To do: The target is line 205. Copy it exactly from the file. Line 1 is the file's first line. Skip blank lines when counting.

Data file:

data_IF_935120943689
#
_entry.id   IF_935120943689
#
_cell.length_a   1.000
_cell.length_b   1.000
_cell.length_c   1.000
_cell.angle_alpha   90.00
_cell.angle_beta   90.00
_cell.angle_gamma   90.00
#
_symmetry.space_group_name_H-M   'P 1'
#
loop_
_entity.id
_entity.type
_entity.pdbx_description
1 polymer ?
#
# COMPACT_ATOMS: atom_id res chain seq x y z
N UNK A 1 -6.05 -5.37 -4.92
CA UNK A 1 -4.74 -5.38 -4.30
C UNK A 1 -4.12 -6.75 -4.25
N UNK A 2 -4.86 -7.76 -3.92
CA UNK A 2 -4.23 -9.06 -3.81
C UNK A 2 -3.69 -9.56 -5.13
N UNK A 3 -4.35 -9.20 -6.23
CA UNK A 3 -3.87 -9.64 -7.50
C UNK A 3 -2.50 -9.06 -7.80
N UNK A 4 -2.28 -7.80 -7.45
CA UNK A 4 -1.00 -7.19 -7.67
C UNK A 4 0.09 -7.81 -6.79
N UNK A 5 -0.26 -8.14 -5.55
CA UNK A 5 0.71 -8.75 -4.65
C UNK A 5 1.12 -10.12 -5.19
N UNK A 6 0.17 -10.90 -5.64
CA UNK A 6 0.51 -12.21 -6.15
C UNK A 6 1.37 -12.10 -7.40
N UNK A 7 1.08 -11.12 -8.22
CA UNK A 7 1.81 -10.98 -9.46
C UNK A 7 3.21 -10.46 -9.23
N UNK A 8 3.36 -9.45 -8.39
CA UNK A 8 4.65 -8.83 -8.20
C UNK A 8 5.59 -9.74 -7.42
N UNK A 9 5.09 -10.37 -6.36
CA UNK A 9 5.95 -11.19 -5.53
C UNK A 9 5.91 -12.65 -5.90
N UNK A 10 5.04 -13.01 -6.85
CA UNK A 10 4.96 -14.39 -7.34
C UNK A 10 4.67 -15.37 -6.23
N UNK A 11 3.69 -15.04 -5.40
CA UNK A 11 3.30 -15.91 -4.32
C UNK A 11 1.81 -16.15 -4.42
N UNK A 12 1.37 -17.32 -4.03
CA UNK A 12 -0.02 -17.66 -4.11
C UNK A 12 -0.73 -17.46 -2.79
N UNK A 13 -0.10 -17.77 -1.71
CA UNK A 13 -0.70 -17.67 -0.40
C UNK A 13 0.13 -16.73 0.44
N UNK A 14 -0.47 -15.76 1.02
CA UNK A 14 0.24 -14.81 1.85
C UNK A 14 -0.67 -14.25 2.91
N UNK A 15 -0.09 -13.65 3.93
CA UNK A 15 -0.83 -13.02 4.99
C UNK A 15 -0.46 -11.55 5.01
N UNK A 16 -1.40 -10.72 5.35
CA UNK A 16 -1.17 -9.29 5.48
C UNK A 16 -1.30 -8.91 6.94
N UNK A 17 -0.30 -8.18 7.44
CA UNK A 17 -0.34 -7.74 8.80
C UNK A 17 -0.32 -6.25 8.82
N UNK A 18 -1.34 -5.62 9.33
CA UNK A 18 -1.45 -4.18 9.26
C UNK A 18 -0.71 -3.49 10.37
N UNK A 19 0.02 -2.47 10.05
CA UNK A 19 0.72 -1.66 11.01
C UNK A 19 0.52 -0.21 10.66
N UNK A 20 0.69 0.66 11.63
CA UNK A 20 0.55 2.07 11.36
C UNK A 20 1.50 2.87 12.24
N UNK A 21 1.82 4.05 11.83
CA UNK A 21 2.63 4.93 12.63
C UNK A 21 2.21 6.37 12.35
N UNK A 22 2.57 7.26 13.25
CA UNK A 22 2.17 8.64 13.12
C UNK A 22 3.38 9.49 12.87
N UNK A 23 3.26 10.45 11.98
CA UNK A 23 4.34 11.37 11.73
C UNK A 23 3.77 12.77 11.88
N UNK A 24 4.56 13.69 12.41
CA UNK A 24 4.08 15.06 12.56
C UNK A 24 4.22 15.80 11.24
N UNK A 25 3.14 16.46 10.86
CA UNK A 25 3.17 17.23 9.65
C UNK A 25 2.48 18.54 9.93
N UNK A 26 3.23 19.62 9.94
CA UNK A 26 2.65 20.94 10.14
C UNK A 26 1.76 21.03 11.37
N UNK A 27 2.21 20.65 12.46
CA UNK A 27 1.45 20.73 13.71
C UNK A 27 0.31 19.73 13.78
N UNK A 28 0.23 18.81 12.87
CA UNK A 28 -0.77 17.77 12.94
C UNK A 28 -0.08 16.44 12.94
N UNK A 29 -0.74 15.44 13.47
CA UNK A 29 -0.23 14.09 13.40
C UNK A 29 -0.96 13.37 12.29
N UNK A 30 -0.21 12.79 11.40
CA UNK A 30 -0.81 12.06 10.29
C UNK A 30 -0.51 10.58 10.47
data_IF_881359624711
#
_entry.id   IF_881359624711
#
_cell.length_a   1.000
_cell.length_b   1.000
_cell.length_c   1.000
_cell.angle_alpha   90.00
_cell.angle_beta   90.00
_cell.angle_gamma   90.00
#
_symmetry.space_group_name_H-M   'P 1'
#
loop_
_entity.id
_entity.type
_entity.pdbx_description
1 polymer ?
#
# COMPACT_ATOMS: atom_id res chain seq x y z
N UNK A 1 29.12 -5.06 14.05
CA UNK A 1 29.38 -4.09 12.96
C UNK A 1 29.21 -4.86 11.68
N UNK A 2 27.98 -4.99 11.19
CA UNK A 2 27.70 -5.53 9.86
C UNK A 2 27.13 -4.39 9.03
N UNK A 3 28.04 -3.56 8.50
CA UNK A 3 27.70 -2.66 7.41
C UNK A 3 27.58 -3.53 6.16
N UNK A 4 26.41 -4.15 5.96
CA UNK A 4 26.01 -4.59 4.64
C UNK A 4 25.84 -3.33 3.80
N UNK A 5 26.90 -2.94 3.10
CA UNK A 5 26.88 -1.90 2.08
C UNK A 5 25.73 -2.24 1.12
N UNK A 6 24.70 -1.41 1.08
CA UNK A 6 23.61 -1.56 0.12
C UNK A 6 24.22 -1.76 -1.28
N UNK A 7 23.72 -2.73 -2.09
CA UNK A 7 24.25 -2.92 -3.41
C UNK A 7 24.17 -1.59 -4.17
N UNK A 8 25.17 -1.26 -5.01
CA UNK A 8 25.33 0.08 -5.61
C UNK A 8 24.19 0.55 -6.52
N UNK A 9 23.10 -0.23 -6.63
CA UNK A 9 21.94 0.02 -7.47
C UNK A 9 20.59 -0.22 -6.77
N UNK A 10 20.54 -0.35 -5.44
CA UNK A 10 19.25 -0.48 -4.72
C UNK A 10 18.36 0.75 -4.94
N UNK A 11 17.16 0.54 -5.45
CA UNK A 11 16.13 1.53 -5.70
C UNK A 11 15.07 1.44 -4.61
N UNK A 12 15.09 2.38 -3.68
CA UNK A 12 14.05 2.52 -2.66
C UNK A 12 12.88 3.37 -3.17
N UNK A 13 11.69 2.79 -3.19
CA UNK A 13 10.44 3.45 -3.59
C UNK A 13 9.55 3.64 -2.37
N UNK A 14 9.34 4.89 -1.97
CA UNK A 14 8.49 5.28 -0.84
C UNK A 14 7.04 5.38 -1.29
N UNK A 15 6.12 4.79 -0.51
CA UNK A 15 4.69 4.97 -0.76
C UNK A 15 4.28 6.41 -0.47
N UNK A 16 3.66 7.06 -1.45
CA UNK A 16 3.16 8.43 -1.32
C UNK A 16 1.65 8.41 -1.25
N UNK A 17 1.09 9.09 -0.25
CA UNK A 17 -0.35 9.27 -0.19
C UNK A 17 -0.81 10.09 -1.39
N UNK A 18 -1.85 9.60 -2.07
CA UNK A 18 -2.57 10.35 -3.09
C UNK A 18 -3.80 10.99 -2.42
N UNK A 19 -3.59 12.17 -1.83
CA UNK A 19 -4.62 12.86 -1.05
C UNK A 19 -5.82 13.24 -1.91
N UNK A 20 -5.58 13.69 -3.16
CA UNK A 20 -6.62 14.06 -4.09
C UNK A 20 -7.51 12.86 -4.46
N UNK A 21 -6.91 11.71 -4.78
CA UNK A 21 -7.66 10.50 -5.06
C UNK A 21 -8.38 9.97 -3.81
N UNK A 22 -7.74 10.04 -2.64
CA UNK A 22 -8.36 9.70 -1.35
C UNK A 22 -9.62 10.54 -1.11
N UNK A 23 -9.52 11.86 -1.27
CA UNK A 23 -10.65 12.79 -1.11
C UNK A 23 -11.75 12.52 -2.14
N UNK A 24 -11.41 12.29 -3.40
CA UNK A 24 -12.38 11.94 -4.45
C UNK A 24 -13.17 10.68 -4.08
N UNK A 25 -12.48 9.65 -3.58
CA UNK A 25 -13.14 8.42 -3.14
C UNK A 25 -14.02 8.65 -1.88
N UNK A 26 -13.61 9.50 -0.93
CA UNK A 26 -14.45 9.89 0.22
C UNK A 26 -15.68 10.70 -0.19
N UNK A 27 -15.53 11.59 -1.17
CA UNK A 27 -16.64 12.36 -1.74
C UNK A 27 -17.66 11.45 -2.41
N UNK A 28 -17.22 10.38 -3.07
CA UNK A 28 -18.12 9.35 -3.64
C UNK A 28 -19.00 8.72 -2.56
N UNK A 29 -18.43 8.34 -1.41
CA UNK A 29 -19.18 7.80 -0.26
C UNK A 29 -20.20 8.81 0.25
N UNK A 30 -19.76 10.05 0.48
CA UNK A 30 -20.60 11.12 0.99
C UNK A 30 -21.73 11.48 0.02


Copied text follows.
C UNK A 25 -14.02 8.65 -1.88